On Sun, Aug 16, 2020 at 12:07:47PM -0700, Guido van Rossum wrote:
So I probably would be okay with allowing `obj` syntactically, as long as the dict type could be made to reject it.
I don't absolutely hate the idea, but I do feel that it's semantically rather dubious. `obj` with no subscript is just `obj`. It's not like an empty list, or string, so I'm still going to argue that there should be *something* in the subscript. Writing `obj` is, in my opinion, more likely to be an error than an intentional "subscript the default index".
But if we did allow empty subscripts syntactically, surely they would only be valid if the `__getitem__` method defines a default?
def __getitem__(self, index="right here"):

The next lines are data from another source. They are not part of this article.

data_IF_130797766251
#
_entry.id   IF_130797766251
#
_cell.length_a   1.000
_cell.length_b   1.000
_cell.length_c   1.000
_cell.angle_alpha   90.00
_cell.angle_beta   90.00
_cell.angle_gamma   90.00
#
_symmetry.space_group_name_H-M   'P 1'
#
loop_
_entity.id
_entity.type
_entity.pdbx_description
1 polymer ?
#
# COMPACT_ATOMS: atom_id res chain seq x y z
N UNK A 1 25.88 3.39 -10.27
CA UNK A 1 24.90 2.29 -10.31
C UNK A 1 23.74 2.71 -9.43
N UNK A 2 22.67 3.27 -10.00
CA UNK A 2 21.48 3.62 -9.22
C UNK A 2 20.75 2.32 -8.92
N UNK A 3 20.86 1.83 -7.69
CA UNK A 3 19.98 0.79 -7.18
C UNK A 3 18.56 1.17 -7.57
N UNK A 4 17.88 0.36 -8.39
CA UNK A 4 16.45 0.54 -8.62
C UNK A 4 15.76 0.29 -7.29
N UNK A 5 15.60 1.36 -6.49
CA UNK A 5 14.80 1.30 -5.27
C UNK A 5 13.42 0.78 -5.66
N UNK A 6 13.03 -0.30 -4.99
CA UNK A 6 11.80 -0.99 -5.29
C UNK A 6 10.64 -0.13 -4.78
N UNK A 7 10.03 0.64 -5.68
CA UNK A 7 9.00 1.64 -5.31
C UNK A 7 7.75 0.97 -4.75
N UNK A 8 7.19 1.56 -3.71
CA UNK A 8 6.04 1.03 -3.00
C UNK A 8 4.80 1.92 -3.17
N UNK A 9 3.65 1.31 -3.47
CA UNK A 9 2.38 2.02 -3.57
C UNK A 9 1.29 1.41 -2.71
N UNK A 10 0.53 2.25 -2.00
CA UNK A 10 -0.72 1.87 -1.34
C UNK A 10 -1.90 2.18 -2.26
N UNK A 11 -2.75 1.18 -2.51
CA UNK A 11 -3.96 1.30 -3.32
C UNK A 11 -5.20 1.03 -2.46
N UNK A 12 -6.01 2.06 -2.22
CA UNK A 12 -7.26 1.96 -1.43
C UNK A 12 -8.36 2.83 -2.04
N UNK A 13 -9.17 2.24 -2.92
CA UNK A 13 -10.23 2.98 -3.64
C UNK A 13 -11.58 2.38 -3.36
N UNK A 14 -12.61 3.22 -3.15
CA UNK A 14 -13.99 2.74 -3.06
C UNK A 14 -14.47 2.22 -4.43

Otherwise we should get a TypeError.
The same would apply to subscript assignment:
obj = value
would only be allowed if the object defined setitem with a default for the index. Otherwise it would be a TypeError.
In any case, we could punt on this and leave the empty subscript question for another day:
Now is better than never. Although never is often better than *right* now.
I would hate for the keyword question to be derailed because we can't reach a consensus on what empty subscripts mean.